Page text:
Boy meets girl. Boy loses girl. Boy gets girl back again. It’s the formula for a happy ending. Even Romeo and Juliet are united again in death. It’s what audiences look for, one of the time-worn traditions of classic storytelling - something we find ourselves hoping for even when we know better. There’s something in us that believes in love. That love will find a way. That somehow or another, things will work out. Never mind that Thomas Moore called romantic love an illusion. Or that Nietzsche considered it an unsatisfactory basis for lasting relationship. We know better. Take away love—and life sucks.
Which is why Whiplash—wonderful as it is—winds up being a bit of a downer. The abusive character played by Oscar-winning J. K. Simmons calls to mind a similarly abusive figure played by Lou Gossett, Jr., in An Officer and a Gentleman years earlier. The young drummer of Whiplash reminds us of the young Richard Gere trying to make something of himself, to move past the father’s failures and to become if not his own father (in the words of Ralph Ellison) at least his own best self. But first the metaphorical apprentice knight of these twin stories must deal with two obstacles—the abusive mentor and a girl from the lower stratum. In the military film, Debra Winger is one of the local townsfolk. In the jazz movie, Melissa Benoist attends “lowly” Fordham University instead of the most prestigious musical conservatory in the country and has no idea what she wants to major in.
It is one thing to find an abusive drill sergeant in a military film, and quite another to see such an unlovable character in a film about art. Except the brief appearance of an African-American female attorney and two non-speaking female characters in Whiplash, Melissa Benoist must carry the feminine for that film. And even she is banished as the main character decides to go it alone against the so-called mentor whose abuse may have contributed to the eventual suicide of a former student.
The triumphant ending of Whiplash leaves one feeling a bit odd, however. The final wordless exchange between teacher and student is unsettling. Even though he has proved himself beyond "measure" in that final solo, his eyes say all. Despite the teachers’ harrowing cruelty, those eyes still seek his approval. Succor of any kind—be it from loving father or willing girlfriend—is denied in favor of this ugly man’s affirmation.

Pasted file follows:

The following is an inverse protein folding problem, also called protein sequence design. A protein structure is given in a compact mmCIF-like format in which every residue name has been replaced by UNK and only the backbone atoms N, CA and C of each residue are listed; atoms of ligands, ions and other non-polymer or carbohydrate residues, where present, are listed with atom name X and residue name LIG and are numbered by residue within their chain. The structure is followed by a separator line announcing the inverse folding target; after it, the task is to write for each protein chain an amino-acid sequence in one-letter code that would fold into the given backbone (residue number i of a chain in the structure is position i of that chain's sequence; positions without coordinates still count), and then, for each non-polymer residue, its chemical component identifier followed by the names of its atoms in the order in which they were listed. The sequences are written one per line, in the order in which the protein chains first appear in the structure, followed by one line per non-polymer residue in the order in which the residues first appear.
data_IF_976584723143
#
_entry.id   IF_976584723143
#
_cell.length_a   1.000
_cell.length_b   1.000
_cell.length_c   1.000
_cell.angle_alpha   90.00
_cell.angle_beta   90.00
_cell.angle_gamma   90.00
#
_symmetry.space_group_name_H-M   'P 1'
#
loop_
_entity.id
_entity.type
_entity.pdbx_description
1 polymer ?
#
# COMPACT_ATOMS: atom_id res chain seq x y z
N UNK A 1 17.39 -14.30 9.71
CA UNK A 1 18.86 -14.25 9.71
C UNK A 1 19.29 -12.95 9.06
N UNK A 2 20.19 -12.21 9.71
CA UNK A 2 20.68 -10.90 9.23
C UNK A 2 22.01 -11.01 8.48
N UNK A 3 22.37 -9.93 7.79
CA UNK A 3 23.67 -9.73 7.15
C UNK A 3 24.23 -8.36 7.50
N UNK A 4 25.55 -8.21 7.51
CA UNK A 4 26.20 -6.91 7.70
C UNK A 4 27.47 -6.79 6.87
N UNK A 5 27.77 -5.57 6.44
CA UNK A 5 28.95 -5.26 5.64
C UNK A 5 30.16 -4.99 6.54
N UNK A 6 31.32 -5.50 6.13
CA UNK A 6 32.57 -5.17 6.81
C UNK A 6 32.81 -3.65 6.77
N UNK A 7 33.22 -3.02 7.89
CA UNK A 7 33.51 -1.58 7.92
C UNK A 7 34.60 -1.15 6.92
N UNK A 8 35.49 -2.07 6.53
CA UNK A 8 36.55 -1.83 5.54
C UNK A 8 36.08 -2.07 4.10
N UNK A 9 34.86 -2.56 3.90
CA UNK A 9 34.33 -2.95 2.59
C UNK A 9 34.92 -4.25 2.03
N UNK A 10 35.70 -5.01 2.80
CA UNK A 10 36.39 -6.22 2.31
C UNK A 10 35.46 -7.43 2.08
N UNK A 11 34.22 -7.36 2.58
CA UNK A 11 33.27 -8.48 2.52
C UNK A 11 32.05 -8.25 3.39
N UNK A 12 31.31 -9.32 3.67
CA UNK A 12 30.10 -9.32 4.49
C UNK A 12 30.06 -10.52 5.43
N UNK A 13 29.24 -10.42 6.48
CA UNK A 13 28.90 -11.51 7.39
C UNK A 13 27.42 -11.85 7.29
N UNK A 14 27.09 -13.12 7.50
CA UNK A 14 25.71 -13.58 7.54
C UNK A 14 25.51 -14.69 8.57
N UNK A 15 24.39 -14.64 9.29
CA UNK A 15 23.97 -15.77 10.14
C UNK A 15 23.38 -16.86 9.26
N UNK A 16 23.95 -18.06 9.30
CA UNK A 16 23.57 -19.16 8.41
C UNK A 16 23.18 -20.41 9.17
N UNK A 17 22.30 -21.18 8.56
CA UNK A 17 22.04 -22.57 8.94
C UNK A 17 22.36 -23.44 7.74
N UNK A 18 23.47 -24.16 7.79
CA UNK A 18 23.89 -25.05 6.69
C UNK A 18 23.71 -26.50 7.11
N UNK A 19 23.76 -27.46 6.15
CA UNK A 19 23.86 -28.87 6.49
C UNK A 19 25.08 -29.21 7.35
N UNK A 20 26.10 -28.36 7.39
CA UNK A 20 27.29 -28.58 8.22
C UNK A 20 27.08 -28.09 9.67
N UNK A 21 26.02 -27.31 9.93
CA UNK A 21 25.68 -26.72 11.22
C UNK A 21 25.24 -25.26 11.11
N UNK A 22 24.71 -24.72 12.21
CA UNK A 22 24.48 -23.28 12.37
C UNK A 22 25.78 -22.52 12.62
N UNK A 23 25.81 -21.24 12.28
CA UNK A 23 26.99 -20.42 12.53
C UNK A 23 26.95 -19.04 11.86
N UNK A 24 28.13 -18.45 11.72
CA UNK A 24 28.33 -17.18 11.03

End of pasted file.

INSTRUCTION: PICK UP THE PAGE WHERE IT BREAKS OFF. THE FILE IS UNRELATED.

In An Officer and a Gentleman, the hero manages to make the grade and get the girl. By the end of Whiplash, Melissa Benoist is gone. Art is lonely. But it must not be loveless. There is, arguably, a moment of transcendence at the end of Whiplash. It seems fleeting, though, and devoid of the self-assurance that ought to come from such an episode. Also, the film’s ending seems to justify the relentless abuse—and the teacher’s argument that he did it to push his students toward the greatness that came out of “Bird” after Jo Jones once threw a cymbal at the teenaged Charlie Parker.
The film tells us that there is no room for the girl when a man seeks to find his way to greatness. And that message is malarkey. This film knows nothing of Ariadne’s thread and has never heard the testimony of Portia in The Merchant of Venice. It tells us that some men can do without the feminine on the road to greatness. And it leaves us with a boy who does some really great drumming. But looking at that last wordless exchange at the end of the film, we see that he is a long, long way from becoming a great artist.
Here are three clips worth noting. Let's begin with break-up scene from Whiplash, followed by two versions of Duke Ellington's "Caravan," which figures prominently in the film. The first is the final solo from the movie. The second is the classic solo from the cymbal-throwing Jo Jones. If you were a drum, which drummer would you prefer?